What happens backstage when Jon Foreman goes all Bono-crazy October 6, 2010Posted by markgeil in Music.
Tags: Jon Foreman, Switchfoot
You could see the mischievous look in Jon Foreman’s eyes as he sized up the stage and plotted his descent into a teeming sea of fans during Atlanta’s Celebrate Freedom festival. What those fans couldn’t see was the people backstage who run the festival, who were given no warning about this escapade, and who resorted to – dare I say it – running with scissors.
Jon Foreman is the lead singer of Switchfoot, a San Diego-based rock band. You might know Switchfoot from songs like Dare You to Move or Meant to Live. If you watch college football, you’ve heard the band’s latest in the bumper videos during ABC and ESPN broadcasts.
In concert, Foreman and the band can scarcely contain their kinetic energy. They are like antsy little boys, and Foreman has developed a penchant for climbing various stage appendages and meandering through the crowd. Of course, festival stages make that a little difficult, since they’re often constructed on-site in a field somewhere (this one was a dirt field in an outdoor equestrian arena) with all the requisite trusses and scaffolding.
Nonetheless, Foreman could stand still. I was backstage at Celebrate Freedom, enjoying both the concert itself and the machinations that were required to make it happen. I was actually standing stage left next to a speaker stack when I saw that look in Foreman’s eye, when he crouched down and prepared to navigate the drop off the stage and the barrier that formed about a 3-foot gap between stage and audience. And right away I thought, “Wow, he looks like Bono during Live Aid.”
You remember Bono’s career-making journey off the stage during Bad, right? The frantic microphone-cord-guy with the black kneepads struggling to keep up? The muddy pit in which the yellow-shirted staff fetched a young lady, and the slow waltz between singer and fan, all while the band repeated measure after measure of the song? There it was, in Foreman’s eyes.
The scale was certainly smaller, but the action backstage was perhaps just as frenetic when Foreman made the leap. He vanished in the crowd – the floor was standing-room-only – but was skillfully tracked by a spotlight. Remarkably, he kept singing, the whole time, scarcely missing a bar, and I didn’t even detect any hiccups with the sound. Imagine if they had wireless mics back in 1985 at Live Aid?
On the other hand, the staff’s immediate concern was, “How do we get him back?” Foreman went on wandering, first halfway out through the tens of thousands of fans, then left toward one set of bleachers. The backstage staff tried to mirror his movements, like linebackers following a receiver in motion before a football snap. Foreman hurdled another barrier (still singing!) and made his way into the bleachers. The fans gave him space, apparently, since he covered so much ground, and the spotlight managed to keep up.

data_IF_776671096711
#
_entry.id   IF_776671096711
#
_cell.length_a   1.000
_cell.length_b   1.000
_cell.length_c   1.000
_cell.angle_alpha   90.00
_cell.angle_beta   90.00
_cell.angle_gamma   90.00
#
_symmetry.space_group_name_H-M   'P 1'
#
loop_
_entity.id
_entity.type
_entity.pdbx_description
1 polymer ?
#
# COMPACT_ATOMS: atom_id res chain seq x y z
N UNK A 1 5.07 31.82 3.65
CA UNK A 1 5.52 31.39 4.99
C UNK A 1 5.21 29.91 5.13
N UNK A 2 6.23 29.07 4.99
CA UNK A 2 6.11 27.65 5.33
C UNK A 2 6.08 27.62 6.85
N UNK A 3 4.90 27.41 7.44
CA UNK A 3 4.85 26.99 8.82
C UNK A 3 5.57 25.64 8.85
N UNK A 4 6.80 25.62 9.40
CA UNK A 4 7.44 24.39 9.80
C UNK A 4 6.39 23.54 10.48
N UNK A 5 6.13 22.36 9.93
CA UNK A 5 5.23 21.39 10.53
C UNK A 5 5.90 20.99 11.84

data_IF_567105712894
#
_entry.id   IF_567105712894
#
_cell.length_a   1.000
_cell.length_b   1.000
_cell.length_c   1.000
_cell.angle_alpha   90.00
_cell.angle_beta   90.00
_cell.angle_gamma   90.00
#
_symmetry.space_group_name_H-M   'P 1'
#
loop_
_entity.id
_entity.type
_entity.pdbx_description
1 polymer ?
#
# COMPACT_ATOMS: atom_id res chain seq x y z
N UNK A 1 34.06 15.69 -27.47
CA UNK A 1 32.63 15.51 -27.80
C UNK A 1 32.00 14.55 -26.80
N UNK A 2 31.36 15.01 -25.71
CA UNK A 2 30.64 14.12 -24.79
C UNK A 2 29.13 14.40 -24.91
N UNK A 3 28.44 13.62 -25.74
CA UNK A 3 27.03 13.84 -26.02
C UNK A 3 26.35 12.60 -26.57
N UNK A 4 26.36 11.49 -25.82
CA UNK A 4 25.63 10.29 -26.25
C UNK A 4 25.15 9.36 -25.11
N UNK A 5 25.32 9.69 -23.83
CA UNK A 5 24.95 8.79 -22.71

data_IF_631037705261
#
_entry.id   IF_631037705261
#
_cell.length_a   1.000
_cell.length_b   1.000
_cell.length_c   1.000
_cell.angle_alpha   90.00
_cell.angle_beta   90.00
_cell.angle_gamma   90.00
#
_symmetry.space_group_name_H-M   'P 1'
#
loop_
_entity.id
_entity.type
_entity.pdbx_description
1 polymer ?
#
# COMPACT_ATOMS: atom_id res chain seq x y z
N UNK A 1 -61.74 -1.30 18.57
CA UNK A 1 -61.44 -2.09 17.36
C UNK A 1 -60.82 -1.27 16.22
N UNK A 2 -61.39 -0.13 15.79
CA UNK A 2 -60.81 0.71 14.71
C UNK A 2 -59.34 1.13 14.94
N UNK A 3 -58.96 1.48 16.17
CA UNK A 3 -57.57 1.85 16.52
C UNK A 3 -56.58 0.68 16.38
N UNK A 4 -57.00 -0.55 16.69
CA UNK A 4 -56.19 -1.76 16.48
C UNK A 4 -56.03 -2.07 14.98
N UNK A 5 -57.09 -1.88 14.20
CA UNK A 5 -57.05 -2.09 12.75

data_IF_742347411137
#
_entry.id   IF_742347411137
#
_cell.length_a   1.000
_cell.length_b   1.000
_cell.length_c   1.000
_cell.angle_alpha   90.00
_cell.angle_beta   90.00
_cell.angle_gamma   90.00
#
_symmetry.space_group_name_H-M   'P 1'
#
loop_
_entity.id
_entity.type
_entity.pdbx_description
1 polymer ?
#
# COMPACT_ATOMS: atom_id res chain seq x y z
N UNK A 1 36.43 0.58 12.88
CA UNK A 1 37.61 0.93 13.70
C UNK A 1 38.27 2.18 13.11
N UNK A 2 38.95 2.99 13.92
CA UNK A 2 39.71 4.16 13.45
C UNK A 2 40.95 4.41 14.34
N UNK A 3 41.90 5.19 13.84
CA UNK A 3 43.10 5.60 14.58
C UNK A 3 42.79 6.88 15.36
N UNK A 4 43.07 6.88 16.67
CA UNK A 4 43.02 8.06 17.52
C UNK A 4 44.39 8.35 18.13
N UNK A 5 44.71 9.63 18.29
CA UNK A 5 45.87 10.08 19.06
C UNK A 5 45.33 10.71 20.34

Finally, it became evident that Foreman was on his way back, but there was indeed no easy way back. Eight-feet-tall sections of chain-link fence blocked the way backstage, connected with those surprisingly strong zip-ties. Thus the running with scissors. Above the noise of the crowd and the music, I heard a shout: “CUT THE ZIP TIES!” I laughed. Blessed Be the Tie that Binds, except when your headliner is trapped in the audience. Someone found scissors in a backstage trailer – no easy task – and the race was on.
As the scissors arrived, two of the staff had finally caught up with Foreman in the bleachers and started ushering him back toward the stage. As the ties were being cut, they found a little hole in some fabric covering a picket fence behind a bush even farther off to the left. Since they didn’t see the big fence opening, they led Foreman to the hole. He squeezed through, mic in hand, and fairly sprinted back the stairs behind the stage, climbed said staircase, dodged the sound board, and took his place back with the band.
I believe the zip ties were not replaced.
Later, Foreman climbed around the video screen onto the very stack of speakers from which we watched his prior exploits. The frazzled staff returned, hovering around the speakers, not really sure what he would do. I took a picture:
and then realized I was wearing an orange STAFF T-shirt with an all-access pass around my neck, so I should probably be all official-like. So, I hovered as well, ready to catch Mr. Foreman, should he trip, or dive, or go all Bono-crazy again and want to waltz with me.
In conclusion, if you get a chance to see Switchfoot, make it happen. And in the unlikely event you will be hosting a Switchfoot concert, bring scissors.